Yet another Saturday of plain indulgence with gremlin. I had Famous Amos, a New York cheesecake, a movie soaked in crude political humour, a huge bowl of expensive ramen and a whisky to end the day. Indulgence, plain bourgeoisie indulgence. And all for under $40, which makes it less bourgeoisie suddenly. Those who haven’t seen gremlin probably picture her to be quite plump by now. This is not the case. Not yet at least.
Apart from my usual bragging of how I’ve been enjoying life, I can’t help but to wonder if the long queue for the expensive ramen affected my judgment of how nice I found the ramen to be. As a result of having to queue for the ramen, would I have kicked into trying to rationalize (backward) that it was in fact worth the wait and price? I certainly thought it was awesome – but was I thinking properly?
Then again, having to queue for that shitty so-called “prawn mee” at kranji cookhouse, didn’t make it taste any better. (it was the only place I pressed a “Poor” food rating.) — although I didn’t make a choice and it was free, hence no need to rationalize.
And in another instance, people like my dad views it as a “whole package” thing. The entire experience (including waiting time etc) affects whether he thinks the food is nice or not. Or so he says. I can see how that goes: you rationalize that the food isn’t nice so that you don’t have to go through the long wait again -___-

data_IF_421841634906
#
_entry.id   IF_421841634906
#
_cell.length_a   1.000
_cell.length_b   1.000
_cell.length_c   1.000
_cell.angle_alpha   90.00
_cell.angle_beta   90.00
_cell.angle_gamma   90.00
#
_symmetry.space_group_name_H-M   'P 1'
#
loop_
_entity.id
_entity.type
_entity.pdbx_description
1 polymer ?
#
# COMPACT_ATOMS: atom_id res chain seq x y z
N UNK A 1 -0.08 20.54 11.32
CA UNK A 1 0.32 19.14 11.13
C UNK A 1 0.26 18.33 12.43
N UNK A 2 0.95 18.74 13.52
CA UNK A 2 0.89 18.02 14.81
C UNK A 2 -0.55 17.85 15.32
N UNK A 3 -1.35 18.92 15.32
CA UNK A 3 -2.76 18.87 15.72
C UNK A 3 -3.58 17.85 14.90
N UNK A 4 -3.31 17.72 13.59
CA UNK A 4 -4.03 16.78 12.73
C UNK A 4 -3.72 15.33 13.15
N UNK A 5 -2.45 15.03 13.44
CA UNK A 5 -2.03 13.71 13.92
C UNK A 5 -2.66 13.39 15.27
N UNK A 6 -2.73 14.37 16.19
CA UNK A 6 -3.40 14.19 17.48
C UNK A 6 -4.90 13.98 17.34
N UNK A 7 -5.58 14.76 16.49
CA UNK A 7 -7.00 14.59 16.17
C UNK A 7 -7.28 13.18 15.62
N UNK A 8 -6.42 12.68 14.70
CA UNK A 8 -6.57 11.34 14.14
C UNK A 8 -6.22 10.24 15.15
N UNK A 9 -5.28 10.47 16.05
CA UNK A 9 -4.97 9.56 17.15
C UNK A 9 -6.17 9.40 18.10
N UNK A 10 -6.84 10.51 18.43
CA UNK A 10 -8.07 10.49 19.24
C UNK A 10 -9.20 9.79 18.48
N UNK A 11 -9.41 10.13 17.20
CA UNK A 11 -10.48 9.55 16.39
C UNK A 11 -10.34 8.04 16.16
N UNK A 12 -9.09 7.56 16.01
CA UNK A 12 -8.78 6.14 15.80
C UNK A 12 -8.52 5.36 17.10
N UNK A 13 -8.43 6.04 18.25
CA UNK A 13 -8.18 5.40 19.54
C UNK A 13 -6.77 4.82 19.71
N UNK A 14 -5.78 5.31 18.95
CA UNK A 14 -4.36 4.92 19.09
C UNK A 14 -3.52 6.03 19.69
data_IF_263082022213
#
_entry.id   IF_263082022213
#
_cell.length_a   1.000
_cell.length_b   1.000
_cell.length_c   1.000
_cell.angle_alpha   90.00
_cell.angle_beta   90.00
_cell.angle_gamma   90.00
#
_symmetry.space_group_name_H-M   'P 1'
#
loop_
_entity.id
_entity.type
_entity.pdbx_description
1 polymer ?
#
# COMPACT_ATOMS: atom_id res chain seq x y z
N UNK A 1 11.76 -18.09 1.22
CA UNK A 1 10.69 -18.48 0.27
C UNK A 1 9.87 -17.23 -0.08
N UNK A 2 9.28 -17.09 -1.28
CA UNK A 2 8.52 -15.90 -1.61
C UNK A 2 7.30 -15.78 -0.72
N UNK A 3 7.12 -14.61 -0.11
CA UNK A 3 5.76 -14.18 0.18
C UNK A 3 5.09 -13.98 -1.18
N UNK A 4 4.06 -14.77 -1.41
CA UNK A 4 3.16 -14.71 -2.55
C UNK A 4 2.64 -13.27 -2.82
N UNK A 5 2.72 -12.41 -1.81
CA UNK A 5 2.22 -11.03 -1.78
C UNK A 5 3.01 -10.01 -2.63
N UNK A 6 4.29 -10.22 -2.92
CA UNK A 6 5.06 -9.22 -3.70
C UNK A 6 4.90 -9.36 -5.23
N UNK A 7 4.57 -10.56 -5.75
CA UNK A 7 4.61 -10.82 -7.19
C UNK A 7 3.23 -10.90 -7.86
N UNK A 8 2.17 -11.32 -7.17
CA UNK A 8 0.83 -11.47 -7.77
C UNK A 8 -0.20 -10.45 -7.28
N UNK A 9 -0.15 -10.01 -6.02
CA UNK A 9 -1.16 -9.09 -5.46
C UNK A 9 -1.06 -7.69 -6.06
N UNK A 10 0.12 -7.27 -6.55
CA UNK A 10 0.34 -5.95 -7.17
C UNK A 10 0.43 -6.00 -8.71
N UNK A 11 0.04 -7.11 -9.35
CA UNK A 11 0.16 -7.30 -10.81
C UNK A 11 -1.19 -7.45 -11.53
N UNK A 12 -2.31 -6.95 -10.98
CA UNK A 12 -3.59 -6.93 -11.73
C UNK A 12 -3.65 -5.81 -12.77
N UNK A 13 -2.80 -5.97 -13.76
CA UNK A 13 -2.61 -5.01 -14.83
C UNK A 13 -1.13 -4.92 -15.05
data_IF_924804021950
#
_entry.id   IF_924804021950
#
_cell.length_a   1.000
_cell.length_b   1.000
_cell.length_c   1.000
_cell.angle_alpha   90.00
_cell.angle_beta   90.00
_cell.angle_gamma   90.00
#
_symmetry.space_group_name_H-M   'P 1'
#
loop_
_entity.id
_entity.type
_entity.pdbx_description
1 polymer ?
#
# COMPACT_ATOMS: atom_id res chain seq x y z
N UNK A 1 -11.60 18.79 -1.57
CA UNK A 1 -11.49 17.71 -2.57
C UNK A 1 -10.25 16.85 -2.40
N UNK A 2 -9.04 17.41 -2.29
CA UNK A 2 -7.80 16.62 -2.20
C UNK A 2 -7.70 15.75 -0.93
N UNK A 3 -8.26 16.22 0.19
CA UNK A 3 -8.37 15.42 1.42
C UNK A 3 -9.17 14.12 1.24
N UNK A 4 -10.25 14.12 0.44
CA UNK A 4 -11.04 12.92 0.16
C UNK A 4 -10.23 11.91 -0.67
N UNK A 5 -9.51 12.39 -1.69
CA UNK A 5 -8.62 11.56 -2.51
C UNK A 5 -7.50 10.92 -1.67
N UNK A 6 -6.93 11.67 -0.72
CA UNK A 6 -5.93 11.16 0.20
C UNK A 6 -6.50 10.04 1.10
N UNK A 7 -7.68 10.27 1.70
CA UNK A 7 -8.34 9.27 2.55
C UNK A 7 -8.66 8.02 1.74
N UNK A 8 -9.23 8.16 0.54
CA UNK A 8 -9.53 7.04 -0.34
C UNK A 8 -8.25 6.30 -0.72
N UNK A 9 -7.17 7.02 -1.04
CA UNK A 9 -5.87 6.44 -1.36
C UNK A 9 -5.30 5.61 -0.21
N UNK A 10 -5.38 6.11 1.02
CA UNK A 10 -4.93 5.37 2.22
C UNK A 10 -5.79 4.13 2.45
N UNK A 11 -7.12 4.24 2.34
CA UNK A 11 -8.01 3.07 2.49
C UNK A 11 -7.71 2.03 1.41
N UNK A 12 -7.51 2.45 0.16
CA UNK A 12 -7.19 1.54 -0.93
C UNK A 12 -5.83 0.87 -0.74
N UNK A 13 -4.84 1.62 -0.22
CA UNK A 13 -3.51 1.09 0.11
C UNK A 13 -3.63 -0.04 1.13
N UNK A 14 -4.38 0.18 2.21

The restaurant however isn’t very conducive for social interaction. It’s noisy with quick paced jazz music (which is unusual for a japanese restaurant). The distance between you and the person opposite is quite big, and they almost deliberately have a ‘group table’ which you share with other strangers. It’s almost as if the place is designed to make you eat the ramen quickly and get out, so that the next paying customer could hurry his way in (and then out again).
That provided a good excuse not to talk much. I wanted to just enjoy my expensive ramen quietly — especially since I queued for it.